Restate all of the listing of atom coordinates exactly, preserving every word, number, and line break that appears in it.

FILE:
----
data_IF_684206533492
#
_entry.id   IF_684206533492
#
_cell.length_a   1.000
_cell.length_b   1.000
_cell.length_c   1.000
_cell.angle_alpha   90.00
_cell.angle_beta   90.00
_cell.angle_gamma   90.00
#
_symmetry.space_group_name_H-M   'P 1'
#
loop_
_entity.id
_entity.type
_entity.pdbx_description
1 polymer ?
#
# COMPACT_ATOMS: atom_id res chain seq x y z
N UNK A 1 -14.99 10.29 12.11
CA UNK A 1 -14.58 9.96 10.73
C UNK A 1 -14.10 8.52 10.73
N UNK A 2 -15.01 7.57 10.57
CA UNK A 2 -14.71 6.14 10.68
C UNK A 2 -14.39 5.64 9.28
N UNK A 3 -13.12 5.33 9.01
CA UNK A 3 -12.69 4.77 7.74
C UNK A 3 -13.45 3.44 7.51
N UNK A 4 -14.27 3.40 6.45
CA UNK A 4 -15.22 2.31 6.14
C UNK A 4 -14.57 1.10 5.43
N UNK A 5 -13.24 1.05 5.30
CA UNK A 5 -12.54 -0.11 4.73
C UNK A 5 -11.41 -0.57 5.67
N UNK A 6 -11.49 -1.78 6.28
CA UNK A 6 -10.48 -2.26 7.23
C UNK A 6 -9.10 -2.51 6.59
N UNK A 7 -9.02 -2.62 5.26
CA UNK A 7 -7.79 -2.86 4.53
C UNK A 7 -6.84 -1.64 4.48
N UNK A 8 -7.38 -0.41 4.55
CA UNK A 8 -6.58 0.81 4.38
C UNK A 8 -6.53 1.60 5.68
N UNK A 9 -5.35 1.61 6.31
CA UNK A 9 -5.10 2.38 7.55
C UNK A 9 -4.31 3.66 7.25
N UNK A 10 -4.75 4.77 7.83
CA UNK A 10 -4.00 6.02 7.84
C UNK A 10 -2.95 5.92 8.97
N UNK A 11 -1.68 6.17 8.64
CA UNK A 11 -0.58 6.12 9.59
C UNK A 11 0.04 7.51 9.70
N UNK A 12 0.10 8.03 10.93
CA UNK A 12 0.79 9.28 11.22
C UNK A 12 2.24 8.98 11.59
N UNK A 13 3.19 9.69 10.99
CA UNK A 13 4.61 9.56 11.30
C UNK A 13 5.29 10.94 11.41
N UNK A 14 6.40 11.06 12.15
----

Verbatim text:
data_IF_684206533492
#
_entry.id   IF_684206533492
#
_cell.length_a   1.000
_cell.length_b   1.000
_cell.length_c   1.000
_cell.angle_alpha   90.00
_cell.angle_beta   90.00
_cell.angle_gamma   90.00
#
_symmetry.space_group_name_H-M   'P 1'
#
loop_
_entity.id
_entity.type
_entity.pdbx_description
1 polymer ?
#
# COMPACT_ATOMS: atom_id res chain seq x y z
N UNK A 1 -14.99 10.29 12.11
CA UNK A 1 -14.58 9.96 10.73
C UNK A 1 -14.10 8.52 10.73
N UNK A 2 -15.01 7.57 10.57
CA UNK A 2 -14.71 6.14 10.68
C UNK A 2 -14.39 5.64 9.28
N UNK A 3 -13.12 5.33 9.01
CA UNK A 3 -12.69 4.77 7.74
C UNK A 3 -13.45 3.44 7.51
N UNK A 4 -14.27 3.40 6.45
CA UNK A 4 -15.22 2.31 6.14
C UNK A 4 -14.57 1.10 5.43
N UNK A 5 -13.24 1.05 5.30
CA UNK A 5 -12.54 -0.11 4.73
C UNK A 5 -11.41 -0.57 5.67
N UNK A 6 -11.49 -1.78 6.28
CA UNK A 6 -10.48 -2.26 7.23
C UNK A 6 -9.10 -2.51 6.59
N UNK A 7 -9.02 -2.62 5.26
CA UNK A 7 -7.79 -2.86 4.53
C UNK A 7 -6.84 -1.64 4.48
N UNK A 8 -7.38 -0.41 4.55
CA UNK A 8 -6.58 0.81 4.38
C UNK A 8 -6.53 1.60 5.68
N UNK A 9 -5.35 1.61 6.31
CA UNK A 9 -5.10 2.38 7.55
C UNK A 9 -4.31 3.66 7.25
N UNK A 10 -4.75 4.77 7.83
CA UNK A 10 -4.00 6.02 7.84
C UNK A 10 -2.95 5.92 8.97
N UNK A 11 -1.68 6.17 8.64
CA UNK A 11 -0.58 6.12 9.59
C UNK A 11 0.04 7.51 9.70
N UNK A 12 0.10 8.03 10.93
CA UNK A 12 0.79 9.28 11.22
C UNK A 12 2.24 8.98 11.59
N UNK A 13 3.19 9.69 10.99
CA UNK A 13 4.61 9.56 11.30
C UNK A 13 5.29 10.94 11.41
N UNK A 14 6.40 11.06 12.15